Regardless of her party, you’ve got to admit that Kamala Harris’ acceptance speech last night at the Democratic National Convention was pretty inspiring. And the timing coincided with the 100th anniversary of the 19th amendment. How perfect was that?

“There’s something happening, all across the country.  It’s not about Joe or me, it’s about you. It’s about us. People of all ages and colors … and creeds who are, yes, taking to the streets, and also persuading our family members, rallying our friends, organizing our neighbors, and getting out the vote.”

—Kamal Harris (Democratic National Convention 8/19/2020 – 10p)

Whether it was destined or planned, Kamala Harris’ vice presidential nomination is a new mile stone for women that without a doubt has creted a confidence surge in women, to get involved in their local politics.

Leading up to the her speech, I was on Twitter seeing what the conversation was and I noticed that some thing kept popping up: She Should Run

What Is She Should Run?

Created in 2017, She Should Run is a platform that aims to help women get the resources and support they need to run for an office or get involved in politics in some way. Since it’s common for women not to know where to start, She Should Run helps be a springbord. The website is like a Facebook and an online library for women who are curious about public office or work in government orgs, but don’t know how to find what they need or don’t know where to start. For that reason I thought it might be relevant for some of you or someone you may know, to know about it.

Explore Your Curiosity Around A Run For Office Here

The Facebook aspect of it are groups because She Should Runsays on their website “it takes an ecosystem to get more women running—we give everyone ways to play a role in transforming the face of government —both local and national.” There’s a group for Illinois, and then I created the Chicago Southland and Tinley Park groups.

Do you like the branding designs for the groups?

The library aspect of She Should Run is that women from across the country share how they got into public offices or in some way work in government, and answer questions too.

Chicago Southland Female Leadership

I don’t know too much right now about women in political positions here in the Chicago Southland, but I did find out that Tinley Park’s first and most recent female Mayor was Rose Marie Ippolito. I was suprised to not find a single thing about her being the mayor, except on her obituary—an a broken link to an old Tinley Park Patch article. She led the village in the 1950s while running a law practice and raising six children, including three of her late brother’s children!

Resident Rose Brown was unhappy with the administration in office. Brown, who will be 90 in August, raised her three children and the three orphaned children of her brother in Tinley Park. An organizer and well-known figure in the schools at the time, Brown was encouraged to run for mayor.

“People wanted a new mayor,” Brown said, speaking by phone from her current home in Tennessee. “I went in just to get the other man out. The majority of the women wanted me in. There were just a very, very few who didn’t want me in.”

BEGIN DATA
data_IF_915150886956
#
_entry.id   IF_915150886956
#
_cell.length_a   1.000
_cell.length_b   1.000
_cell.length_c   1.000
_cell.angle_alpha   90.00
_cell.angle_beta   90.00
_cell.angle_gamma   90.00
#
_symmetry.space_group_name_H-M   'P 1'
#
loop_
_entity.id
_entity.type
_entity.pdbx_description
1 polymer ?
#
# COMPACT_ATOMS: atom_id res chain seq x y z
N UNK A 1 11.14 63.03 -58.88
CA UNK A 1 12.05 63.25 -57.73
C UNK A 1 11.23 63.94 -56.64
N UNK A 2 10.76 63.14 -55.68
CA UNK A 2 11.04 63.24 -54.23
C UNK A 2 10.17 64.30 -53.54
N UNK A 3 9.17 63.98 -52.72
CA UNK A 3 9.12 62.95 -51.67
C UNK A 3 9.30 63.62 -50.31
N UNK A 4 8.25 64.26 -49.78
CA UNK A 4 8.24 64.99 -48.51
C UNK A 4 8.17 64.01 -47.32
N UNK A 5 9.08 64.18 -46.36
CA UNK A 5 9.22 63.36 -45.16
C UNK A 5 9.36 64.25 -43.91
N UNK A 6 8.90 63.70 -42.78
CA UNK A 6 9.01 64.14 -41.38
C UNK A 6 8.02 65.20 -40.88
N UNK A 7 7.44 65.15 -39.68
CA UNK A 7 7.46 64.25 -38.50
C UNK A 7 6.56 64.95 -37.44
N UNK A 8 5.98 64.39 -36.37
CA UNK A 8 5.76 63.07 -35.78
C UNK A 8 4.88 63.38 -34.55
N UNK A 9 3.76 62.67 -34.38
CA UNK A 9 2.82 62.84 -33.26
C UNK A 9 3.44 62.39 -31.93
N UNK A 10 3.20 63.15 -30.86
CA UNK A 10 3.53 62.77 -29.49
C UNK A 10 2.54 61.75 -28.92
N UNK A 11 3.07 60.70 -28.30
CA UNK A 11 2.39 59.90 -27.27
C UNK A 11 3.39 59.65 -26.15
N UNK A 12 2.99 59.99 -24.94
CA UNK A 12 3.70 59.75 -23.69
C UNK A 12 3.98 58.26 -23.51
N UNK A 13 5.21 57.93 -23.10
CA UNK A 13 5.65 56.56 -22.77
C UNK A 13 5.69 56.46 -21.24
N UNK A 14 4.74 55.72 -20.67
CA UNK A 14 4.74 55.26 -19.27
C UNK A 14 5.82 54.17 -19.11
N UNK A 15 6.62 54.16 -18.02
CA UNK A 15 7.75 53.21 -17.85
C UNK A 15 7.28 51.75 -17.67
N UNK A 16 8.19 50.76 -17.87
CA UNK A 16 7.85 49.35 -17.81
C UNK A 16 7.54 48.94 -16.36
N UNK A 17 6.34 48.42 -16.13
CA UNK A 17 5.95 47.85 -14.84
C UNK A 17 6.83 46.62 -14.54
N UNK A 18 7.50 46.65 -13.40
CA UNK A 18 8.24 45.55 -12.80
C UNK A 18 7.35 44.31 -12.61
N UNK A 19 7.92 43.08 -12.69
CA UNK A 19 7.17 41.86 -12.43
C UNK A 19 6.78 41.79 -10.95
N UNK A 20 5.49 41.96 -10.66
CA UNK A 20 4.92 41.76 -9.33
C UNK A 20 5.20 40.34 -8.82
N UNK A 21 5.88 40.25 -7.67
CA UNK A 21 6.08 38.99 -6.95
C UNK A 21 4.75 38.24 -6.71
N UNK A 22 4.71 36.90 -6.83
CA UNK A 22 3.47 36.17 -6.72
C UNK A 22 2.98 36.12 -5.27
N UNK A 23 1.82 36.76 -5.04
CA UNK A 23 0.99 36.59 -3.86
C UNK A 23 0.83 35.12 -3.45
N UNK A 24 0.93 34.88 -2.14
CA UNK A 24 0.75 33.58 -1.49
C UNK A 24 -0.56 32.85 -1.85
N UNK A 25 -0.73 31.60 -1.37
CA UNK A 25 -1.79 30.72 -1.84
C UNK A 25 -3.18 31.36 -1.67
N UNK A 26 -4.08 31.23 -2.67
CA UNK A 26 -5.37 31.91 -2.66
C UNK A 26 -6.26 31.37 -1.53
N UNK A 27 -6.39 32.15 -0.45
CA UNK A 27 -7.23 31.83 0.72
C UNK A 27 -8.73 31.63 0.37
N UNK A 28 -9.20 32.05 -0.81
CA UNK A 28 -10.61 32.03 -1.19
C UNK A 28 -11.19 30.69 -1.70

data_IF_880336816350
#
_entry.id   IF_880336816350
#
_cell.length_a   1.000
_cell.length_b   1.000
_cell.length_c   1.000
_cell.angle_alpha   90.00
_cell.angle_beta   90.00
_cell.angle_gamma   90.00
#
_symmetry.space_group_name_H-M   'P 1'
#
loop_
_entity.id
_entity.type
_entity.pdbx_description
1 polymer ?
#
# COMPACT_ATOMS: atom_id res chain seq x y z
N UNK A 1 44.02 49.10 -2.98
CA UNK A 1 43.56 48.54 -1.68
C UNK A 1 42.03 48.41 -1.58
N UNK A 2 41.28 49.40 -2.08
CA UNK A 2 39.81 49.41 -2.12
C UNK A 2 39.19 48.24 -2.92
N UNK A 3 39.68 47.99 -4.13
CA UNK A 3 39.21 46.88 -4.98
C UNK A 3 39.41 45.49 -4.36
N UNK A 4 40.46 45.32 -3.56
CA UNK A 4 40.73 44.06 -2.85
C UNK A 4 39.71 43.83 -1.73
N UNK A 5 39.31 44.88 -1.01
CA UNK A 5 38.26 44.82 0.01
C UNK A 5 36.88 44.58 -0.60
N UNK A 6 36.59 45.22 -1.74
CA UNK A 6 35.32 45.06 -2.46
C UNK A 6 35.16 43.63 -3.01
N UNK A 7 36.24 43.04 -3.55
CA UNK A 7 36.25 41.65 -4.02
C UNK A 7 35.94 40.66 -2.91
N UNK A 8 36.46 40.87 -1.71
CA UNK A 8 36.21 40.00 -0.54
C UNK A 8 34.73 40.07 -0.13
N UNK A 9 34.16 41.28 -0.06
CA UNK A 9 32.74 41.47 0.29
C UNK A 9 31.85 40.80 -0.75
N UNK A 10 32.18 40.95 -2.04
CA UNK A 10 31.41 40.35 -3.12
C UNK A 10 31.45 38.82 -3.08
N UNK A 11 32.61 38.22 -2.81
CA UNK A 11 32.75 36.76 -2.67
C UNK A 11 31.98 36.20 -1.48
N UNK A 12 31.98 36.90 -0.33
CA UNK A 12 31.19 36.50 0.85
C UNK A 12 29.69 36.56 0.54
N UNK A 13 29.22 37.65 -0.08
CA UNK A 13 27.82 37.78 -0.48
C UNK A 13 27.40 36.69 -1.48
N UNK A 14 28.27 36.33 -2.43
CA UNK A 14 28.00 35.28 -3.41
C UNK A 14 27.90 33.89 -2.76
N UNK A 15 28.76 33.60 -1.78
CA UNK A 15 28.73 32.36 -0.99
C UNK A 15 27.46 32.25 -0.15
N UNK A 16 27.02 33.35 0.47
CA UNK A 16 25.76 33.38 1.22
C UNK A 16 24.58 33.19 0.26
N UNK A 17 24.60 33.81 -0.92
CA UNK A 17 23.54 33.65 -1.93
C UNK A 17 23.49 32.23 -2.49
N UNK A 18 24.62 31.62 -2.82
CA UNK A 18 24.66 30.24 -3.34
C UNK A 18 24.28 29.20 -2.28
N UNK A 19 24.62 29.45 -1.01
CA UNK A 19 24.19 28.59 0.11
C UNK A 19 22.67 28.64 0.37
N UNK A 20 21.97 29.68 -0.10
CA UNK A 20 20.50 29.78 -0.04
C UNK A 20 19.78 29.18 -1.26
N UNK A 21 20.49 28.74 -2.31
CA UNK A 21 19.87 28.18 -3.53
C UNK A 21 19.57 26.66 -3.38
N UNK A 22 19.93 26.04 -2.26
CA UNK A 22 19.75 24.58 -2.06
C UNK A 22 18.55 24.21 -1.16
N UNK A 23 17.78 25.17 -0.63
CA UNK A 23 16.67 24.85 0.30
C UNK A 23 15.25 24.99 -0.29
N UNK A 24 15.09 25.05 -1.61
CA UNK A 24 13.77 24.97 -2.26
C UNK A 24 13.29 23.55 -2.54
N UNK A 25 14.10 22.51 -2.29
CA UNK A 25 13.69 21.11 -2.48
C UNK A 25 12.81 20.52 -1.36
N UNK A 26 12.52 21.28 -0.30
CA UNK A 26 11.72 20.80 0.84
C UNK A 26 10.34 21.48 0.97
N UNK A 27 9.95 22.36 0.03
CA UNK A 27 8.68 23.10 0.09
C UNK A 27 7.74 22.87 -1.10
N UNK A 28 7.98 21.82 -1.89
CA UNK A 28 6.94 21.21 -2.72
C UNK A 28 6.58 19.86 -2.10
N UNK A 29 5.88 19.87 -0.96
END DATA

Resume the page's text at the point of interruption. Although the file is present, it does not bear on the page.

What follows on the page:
She was elected mayor in 1949 and remains the only woman to have held the position.

“There were no women” in office, she said. “That was a very, very big deal. But we had a lot of housekeeping to do. We basically made a new city administration. Those were very, very fulfilling and accomplishing days.”

Tinley Park has come a long way since 1854 by
Patricia Trebe, (Special to the Chicago Tribune – May 21, 2003)

So it’s been over half a century since the last female Tinley mayor, not sure about the other suburbs around the Chicago southland, but keep this in mind ladies—the next filing dates for running for Tinley park mayor are Dec 14, 2020 – Dec 21, 2020. Just sayin’.

What’s Holding Back Women From Politics?

She Should Run addresses some big obstacles for anyone who has ever wanted to be involved in politics or governement: figuring out where to start, how to run, how to win, and how everything works once you’re in a political position or job. But what’s the unique problem that dissuades women from pursuing something in politics or government? For me, I think the problem to really consider is deciding to run or not. There are so many positives to being involved in politics or being in a leadership position: improving your neighborhood, making people happy, etc. But there are also negatives: time away from your family, your kid(s)…and the thing that really would scare me is the possibility of any harm coming to my family and friends by someone angry or unstable. Afterall, being in the public eye is not for the faint of heart, and politics effect our everyday lives. Just gotta take that leap, if it means a lot to you, you usually find a way to do it. And now women have more resources and opportunity to run and win!

SIDENOTE: This is a cool read: When Mongol Queens Ruled the Silk Road. Everyone knows about Cleopatra and Catherine The Great, but they are just the tip of the ice berg of female leadership world history.


XHTML: You can use these tags: <a href="" title=""> <abbr title=""> <acronym title=""> <b> <blockquote cite=""> <cite> <code> <del datetime=""> <em> <i> <q cite=""> <s> <strike> <strong>

Use the hashtag #tinleyparkmoms to be featured and heard.

error: Content is protected !!